The construction sector is staging a solid recovery despite higher material prices, shortages of key goods, and scarce labor. Nonresidential starts are flourishing as many commercial and institutional building types have made the turn from the downside of the cycle to the upside. Tattered supply chains have been a boon for the manufacturing space as chip plants, EV battery facilities, and food production plants have broken ground over the past few months.
Residential starts are mixed. Single family starts are down slightly as higher mortgage rates and lack of supply are scaring buyers away from the market. On the other hand, what’s been bad for the single family market has been good for multifamily. Tight rental markets across the county are leading to more condo and rental construction.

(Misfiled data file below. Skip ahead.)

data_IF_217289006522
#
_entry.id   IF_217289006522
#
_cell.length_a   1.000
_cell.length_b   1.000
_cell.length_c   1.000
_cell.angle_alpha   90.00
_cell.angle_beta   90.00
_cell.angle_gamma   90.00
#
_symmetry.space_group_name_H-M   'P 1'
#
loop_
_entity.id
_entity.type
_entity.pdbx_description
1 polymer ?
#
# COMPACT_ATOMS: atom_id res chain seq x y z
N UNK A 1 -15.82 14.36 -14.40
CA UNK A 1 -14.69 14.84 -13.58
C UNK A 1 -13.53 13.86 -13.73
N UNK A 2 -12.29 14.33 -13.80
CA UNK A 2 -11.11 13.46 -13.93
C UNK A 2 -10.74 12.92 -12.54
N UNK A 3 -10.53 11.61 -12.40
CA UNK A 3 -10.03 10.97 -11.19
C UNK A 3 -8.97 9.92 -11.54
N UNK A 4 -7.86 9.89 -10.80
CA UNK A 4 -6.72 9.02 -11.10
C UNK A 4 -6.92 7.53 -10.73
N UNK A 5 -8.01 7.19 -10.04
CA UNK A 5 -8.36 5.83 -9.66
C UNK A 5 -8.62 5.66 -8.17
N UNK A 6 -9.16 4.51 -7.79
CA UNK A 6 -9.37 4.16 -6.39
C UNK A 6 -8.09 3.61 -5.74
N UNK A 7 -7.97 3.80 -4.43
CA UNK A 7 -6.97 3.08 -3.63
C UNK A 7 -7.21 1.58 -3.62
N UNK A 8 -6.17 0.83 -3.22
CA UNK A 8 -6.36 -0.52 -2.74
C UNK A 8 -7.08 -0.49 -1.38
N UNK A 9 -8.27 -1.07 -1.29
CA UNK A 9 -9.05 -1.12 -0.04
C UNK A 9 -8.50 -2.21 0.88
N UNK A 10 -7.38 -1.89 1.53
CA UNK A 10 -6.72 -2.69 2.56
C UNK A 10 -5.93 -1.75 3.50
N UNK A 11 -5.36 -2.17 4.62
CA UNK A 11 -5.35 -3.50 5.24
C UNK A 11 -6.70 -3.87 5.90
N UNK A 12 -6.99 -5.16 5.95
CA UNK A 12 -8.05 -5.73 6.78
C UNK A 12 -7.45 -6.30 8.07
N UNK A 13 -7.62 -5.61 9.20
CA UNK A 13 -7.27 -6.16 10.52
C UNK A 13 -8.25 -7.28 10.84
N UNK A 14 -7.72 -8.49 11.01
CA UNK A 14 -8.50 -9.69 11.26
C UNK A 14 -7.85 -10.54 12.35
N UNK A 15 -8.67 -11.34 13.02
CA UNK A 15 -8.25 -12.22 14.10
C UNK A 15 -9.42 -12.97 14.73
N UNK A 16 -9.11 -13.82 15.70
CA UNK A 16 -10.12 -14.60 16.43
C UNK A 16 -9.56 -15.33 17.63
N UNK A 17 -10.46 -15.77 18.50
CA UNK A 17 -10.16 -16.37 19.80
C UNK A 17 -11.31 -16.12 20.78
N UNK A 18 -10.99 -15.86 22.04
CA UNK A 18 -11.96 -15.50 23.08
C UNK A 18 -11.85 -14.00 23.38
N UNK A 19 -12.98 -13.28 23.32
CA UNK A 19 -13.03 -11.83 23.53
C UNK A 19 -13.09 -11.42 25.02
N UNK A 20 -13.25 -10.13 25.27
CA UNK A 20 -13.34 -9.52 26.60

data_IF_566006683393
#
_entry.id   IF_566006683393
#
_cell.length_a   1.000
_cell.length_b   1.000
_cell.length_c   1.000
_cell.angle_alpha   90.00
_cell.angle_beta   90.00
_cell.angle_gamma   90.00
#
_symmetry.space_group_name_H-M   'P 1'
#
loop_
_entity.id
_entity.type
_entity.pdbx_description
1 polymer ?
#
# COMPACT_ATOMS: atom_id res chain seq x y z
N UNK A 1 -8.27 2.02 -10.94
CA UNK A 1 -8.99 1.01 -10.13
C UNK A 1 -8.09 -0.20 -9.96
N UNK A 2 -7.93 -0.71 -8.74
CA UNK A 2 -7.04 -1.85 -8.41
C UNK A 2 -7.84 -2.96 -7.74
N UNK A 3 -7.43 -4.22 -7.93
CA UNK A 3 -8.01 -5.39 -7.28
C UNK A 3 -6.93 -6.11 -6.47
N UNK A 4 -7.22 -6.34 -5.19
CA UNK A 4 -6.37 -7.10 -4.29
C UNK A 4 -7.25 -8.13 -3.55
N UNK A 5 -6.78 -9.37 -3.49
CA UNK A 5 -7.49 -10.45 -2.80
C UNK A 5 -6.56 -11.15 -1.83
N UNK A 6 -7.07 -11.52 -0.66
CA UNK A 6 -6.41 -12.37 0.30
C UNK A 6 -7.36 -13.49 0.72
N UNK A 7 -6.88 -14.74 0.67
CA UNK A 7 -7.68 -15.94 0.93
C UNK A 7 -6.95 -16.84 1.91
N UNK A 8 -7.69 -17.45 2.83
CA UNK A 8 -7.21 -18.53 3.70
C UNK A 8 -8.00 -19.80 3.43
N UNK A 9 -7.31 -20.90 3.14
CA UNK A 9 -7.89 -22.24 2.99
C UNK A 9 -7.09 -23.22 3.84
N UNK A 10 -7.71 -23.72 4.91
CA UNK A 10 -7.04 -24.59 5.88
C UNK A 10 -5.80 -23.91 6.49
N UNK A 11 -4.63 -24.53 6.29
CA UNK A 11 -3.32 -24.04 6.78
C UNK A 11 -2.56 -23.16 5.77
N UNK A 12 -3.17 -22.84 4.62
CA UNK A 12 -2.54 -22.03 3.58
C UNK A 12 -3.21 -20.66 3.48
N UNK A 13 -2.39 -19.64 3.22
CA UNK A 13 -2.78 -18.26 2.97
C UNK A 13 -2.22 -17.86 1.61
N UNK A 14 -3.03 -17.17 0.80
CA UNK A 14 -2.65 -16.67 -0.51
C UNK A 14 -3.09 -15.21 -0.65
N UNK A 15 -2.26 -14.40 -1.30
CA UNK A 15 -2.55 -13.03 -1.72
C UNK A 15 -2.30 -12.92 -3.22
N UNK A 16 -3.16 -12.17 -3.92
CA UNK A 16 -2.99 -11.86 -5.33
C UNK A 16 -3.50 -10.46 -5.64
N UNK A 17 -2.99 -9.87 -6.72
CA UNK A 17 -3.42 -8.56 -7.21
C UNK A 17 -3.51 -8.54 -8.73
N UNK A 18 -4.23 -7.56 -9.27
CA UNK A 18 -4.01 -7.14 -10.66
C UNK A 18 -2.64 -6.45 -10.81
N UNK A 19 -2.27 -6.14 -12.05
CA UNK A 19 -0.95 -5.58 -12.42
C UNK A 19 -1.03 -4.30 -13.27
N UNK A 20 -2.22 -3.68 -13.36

Infrastructure is flat as well. The delay in Congress approving the appropriations packages for the current fiscal year has led to a delay in funds from the infrastructure act being distributed. They are now, though, so this market should shift to the upside soon.
So with these positive thoughts, it seems like a great time to introduce even more uncertainty into the forecast.
The Federal Reserve is walking a tightrope. They are attempting to raise interest rates to combat inflation, while not forcing the US economy into recession. This is a feat that has seldom been accomplished.
While a recession is not our baseline forecast, it can not be fully discounted. If a recession were to occur it would most likely thwart the current momentum. Simulations run against our construction starts forecast with a recession in late 2022 through mid-2023 points to a 12% decline in nonresidential building starts for 2023.